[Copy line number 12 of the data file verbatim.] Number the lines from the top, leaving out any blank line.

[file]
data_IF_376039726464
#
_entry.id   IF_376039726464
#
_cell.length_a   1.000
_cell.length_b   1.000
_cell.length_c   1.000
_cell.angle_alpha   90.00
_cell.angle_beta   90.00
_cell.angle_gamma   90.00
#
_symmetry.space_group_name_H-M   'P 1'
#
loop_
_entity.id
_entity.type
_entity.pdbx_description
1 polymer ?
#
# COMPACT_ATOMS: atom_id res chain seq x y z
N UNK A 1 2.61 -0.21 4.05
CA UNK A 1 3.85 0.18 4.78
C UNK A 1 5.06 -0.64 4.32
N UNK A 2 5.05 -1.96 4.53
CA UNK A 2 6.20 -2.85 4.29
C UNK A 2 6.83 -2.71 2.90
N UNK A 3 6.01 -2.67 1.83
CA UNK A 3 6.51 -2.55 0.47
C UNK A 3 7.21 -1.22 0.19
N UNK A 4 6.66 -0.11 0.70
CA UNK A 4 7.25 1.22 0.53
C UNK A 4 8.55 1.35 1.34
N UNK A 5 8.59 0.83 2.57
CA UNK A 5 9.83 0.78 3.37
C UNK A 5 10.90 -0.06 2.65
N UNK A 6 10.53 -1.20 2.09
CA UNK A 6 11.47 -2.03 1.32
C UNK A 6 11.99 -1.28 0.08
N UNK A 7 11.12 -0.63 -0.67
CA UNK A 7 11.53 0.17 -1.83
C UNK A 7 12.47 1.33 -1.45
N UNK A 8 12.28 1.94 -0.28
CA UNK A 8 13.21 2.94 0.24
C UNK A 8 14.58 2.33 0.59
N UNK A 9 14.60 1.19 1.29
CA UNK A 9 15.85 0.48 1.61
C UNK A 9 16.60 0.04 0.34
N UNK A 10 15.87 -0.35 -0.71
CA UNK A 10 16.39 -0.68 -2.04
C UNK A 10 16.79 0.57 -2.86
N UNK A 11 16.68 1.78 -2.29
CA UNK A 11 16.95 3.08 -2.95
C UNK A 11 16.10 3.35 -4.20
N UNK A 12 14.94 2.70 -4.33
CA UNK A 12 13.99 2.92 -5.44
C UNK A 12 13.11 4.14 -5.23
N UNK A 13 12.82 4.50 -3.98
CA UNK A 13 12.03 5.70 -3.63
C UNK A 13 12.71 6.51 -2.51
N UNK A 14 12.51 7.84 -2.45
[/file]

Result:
_symmetry.space_group_name_H-M   'P 1'